About this book
This book explores the ways in which handheld networked devices can be used to enhance and augment interpersonal communication. The author examines in depth how the addition of visual and multimodal input, access to online search engines and the inclusion of participants from distant geographical locations (either synchronously or asynchronously) affects our face to face interactions. Presenting research data from several years of autoethnographic observation, this balanced work reveals the consequences, both positive and negative, of technology-dependent forms of discourse. In doing so, this sociolinguistic perspective fills a gap in the current literature and indicates possible future directions for the study of augmented communication. It will appeal in particular to students and scholars of sociolinguistics, applied linguistics and digital humanities.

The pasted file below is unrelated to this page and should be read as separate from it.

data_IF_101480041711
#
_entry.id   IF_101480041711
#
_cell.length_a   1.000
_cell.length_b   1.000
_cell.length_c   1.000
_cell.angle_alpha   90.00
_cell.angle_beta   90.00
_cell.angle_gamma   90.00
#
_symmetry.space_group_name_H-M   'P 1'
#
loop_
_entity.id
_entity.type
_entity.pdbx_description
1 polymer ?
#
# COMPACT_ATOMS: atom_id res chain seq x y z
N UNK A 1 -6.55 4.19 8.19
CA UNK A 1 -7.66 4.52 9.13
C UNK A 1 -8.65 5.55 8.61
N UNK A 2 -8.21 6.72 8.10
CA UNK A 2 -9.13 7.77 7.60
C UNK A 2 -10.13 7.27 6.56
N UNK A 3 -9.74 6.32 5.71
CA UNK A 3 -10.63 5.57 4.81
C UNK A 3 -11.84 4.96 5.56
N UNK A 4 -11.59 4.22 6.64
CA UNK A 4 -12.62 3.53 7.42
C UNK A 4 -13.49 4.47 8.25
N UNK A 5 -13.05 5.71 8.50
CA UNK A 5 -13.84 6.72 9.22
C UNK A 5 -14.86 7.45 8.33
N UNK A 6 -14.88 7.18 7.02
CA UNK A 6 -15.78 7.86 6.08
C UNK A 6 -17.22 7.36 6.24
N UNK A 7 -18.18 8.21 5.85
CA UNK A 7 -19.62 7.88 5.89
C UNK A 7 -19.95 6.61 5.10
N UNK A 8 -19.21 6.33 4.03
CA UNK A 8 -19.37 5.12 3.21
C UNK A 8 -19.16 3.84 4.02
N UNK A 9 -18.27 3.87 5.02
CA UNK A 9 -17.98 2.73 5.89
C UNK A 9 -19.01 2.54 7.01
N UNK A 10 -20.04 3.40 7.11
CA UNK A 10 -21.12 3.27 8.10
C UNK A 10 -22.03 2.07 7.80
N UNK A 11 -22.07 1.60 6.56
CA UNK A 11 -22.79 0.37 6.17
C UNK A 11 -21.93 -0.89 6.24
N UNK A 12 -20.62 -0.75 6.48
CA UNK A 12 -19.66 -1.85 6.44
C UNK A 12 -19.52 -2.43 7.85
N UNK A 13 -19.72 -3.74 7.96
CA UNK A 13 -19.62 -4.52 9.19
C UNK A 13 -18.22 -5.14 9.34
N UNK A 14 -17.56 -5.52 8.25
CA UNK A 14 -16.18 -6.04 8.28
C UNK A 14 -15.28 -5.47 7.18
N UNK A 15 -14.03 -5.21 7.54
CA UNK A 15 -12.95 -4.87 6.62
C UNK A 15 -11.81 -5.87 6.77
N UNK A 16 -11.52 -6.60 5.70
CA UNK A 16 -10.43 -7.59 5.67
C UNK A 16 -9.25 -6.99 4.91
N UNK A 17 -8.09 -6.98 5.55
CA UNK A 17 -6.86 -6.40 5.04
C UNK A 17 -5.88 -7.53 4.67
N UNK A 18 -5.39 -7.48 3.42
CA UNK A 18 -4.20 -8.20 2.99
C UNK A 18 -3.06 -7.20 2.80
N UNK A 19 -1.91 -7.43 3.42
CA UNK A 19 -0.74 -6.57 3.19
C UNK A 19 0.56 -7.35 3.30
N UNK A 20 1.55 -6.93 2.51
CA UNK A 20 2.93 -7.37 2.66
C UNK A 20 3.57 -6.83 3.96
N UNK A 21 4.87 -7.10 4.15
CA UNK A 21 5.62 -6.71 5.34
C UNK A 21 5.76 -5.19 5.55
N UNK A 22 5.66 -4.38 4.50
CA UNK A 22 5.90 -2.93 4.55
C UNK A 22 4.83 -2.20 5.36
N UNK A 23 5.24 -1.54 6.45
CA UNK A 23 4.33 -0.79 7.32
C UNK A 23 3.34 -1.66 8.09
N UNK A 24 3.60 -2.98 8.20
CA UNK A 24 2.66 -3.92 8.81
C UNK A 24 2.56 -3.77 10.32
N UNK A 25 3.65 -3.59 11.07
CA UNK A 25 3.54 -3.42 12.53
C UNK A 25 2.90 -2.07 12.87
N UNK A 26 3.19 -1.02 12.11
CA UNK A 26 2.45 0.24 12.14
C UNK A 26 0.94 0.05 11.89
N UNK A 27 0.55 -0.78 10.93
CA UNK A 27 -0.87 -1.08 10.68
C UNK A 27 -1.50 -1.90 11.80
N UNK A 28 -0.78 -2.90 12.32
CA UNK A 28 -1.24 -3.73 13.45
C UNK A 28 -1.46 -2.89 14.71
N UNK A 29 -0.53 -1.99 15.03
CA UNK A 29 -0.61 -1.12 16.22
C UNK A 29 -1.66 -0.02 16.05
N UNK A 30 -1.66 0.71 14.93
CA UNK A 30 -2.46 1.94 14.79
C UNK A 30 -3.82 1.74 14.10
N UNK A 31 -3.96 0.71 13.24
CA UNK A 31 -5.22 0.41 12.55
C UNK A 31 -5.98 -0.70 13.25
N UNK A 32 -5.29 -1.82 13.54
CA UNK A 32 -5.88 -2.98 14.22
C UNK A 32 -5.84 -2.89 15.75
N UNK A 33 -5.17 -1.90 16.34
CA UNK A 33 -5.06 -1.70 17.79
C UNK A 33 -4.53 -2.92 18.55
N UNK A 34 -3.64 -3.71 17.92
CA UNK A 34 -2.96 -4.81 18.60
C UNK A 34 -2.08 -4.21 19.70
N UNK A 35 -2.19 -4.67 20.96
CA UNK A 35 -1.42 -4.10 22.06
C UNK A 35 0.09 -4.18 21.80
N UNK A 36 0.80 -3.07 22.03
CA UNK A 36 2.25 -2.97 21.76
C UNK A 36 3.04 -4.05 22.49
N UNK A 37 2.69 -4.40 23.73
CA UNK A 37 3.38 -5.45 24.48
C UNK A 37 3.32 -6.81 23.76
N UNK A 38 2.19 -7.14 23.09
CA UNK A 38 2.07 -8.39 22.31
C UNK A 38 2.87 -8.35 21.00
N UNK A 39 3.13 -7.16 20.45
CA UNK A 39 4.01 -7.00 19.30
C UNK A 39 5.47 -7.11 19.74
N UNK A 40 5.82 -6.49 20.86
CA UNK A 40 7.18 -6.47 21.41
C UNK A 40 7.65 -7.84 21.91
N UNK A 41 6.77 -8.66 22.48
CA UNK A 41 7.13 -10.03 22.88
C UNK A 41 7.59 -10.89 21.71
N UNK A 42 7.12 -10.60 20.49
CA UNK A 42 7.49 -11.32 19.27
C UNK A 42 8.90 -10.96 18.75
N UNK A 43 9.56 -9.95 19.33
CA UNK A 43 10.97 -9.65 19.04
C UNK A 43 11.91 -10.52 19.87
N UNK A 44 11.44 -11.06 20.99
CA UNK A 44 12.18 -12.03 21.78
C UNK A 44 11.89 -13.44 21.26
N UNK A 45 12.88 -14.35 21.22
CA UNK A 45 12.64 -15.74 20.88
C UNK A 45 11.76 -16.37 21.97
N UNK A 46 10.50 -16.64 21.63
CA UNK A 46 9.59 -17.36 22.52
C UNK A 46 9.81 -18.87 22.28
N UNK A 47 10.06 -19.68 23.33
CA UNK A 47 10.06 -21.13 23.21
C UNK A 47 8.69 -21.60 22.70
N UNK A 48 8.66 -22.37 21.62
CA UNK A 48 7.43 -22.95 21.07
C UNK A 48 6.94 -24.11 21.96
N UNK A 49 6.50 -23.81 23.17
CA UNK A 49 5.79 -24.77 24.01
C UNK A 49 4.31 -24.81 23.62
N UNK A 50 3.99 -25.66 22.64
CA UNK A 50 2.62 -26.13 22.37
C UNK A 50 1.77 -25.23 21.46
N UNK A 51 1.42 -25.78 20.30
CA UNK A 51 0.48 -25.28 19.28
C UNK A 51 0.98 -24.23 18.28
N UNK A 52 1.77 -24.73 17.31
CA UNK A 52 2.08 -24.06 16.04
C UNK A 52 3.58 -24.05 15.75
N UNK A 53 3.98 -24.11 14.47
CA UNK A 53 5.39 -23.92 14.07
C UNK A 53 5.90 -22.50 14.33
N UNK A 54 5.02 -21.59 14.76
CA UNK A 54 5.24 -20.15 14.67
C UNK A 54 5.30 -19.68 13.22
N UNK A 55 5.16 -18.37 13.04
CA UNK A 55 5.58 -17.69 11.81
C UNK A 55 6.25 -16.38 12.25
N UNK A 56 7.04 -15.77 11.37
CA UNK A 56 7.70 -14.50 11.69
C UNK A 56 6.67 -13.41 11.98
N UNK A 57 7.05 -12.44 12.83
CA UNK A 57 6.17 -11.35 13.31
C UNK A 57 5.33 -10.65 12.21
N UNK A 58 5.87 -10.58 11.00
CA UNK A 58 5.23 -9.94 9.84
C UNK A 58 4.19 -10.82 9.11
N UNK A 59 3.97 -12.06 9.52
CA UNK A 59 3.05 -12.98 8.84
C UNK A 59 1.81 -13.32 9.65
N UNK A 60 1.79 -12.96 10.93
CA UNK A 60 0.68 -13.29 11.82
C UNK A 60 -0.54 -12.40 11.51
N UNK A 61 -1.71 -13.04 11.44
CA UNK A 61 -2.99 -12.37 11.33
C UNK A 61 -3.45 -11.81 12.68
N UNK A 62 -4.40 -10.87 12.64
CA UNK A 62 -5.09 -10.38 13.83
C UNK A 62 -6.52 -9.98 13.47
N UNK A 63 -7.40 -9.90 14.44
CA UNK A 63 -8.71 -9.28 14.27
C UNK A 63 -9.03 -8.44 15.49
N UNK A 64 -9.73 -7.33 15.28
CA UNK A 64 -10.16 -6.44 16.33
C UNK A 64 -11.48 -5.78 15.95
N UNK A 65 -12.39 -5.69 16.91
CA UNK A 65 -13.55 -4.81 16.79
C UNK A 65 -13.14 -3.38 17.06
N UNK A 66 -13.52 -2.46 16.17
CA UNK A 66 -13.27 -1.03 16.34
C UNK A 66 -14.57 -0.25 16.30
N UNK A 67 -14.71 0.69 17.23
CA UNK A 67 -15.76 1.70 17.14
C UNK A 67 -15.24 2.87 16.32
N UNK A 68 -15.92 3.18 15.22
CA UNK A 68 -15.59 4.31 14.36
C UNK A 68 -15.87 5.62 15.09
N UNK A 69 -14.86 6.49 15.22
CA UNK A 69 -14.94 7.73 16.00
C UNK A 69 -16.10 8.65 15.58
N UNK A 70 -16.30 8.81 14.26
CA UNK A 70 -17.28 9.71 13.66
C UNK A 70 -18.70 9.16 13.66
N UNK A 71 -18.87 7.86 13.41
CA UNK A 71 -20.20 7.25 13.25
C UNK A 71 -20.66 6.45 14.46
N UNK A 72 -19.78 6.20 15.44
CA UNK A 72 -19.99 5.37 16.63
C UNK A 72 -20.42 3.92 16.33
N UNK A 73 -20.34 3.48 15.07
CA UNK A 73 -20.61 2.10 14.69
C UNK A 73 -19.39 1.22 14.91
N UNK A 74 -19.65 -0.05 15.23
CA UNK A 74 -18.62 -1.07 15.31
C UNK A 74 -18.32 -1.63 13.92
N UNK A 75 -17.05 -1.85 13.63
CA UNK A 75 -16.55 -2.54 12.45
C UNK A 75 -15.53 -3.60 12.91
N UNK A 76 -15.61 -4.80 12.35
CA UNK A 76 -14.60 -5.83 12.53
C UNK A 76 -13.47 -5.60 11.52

Richard S. Pinner is Associate Professor in the Department of English Literature at Sophia University, Japan.
computer-mediated communication Multimodality digital communication Autoethnography neurolinguistics language change technology-enhanced communications Transportable identities smartphones mobile phones polymedia Networked Society Exomemory Exoknowledge Digital Linguistics Authenticity augmented communication